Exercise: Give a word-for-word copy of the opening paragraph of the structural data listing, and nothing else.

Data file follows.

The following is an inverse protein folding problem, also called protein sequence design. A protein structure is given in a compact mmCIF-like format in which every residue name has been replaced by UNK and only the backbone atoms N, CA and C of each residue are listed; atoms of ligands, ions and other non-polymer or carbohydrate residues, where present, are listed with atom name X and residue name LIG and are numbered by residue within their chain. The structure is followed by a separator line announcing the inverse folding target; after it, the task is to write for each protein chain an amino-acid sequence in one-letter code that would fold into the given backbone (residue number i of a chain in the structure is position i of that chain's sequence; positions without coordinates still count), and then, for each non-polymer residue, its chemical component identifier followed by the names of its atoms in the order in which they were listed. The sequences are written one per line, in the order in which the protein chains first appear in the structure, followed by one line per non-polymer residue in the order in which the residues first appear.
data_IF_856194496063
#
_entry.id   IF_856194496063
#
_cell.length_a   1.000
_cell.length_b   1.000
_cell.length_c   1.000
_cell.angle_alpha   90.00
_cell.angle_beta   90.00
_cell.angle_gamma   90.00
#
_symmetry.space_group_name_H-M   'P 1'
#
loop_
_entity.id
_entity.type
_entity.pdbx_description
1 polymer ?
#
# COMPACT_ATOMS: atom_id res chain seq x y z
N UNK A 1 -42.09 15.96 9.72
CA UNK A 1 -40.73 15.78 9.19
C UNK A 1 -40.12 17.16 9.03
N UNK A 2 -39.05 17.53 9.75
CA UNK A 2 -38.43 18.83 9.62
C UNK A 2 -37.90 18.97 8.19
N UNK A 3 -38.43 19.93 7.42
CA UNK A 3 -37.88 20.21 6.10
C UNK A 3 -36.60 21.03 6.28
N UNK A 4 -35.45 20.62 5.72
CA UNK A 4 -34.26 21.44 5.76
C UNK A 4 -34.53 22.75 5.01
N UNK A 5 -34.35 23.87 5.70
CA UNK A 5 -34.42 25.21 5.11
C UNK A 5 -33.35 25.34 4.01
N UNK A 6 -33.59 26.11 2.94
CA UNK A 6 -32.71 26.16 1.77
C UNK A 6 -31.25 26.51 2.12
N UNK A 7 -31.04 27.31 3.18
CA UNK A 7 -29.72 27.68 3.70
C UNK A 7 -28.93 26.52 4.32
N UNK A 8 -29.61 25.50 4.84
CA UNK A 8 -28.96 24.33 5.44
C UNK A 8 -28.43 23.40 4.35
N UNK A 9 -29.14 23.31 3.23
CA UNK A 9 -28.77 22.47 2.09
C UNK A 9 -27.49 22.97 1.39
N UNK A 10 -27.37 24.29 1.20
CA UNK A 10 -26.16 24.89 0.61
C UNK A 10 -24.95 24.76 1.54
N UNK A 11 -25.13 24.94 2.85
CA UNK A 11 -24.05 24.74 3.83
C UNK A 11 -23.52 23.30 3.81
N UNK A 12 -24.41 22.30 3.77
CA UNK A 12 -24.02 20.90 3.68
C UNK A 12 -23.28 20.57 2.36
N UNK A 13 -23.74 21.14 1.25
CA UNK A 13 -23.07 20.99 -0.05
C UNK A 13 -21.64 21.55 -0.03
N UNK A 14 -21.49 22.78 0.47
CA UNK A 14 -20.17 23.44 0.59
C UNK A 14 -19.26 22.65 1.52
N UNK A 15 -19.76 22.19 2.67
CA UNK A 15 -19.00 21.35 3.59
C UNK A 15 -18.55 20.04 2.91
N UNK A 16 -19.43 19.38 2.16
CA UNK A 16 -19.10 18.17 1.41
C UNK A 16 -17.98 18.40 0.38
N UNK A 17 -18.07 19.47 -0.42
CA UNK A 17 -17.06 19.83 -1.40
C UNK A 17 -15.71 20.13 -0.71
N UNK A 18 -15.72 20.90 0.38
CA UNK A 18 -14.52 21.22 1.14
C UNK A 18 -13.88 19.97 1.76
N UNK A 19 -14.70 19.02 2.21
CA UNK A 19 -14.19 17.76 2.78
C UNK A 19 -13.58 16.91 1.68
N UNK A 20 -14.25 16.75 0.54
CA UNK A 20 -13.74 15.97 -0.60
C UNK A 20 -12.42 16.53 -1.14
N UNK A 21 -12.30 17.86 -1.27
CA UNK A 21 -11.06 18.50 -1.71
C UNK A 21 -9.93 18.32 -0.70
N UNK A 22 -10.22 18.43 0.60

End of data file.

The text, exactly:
The following is an inverse protein folding problem, also called protein sequence design. A protein structure is given in a compact mmCIF-like format in which every residue name has been replaced by UNK and only the backbone atoms N, CA and C of each residue are listed; atoms of ligands, ions and other non-polymer or carbohydrate residues, where present, are listed with atom name X and residue name LIG and are numbered by residue within their chain. The structure is followed by a separator line announcing the inverse folding target; after it, the task is to write for each protein chain an amino-acid sequence in one-letter code that would fold into the given backbone (residue number i of a chain in the structure is position i of that chain's sequence; positions without coordinates still count), and then, for each non-polymer residue, its chemical component identifier followed by the names of its atoms in the order in which they were listed. The sequences are written one per line, in the order in which the protein chains first appear in the structure, followed by one line per non-polymer residue in the order in which the residues first appear.